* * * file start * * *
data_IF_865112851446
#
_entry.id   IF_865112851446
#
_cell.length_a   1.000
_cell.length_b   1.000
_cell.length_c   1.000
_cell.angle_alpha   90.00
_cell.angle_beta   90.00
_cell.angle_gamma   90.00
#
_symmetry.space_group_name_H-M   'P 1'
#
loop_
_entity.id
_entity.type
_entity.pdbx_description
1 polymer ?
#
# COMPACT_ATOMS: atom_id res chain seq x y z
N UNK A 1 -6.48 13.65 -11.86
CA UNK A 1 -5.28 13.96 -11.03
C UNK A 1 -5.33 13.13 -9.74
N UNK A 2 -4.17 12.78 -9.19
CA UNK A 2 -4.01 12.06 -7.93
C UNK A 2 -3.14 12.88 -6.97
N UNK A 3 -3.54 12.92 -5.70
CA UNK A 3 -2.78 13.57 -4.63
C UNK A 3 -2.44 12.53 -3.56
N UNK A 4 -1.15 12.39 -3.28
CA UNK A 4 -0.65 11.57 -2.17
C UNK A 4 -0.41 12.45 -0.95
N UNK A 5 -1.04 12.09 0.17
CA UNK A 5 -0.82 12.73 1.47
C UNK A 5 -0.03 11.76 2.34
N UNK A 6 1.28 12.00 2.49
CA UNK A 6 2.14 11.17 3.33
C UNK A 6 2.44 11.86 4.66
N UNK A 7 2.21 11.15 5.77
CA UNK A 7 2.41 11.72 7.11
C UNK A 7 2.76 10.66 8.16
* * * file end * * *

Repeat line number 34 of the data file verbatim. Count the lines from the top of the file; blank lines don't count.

CA UNK A 5 -0.82 12.73 1.47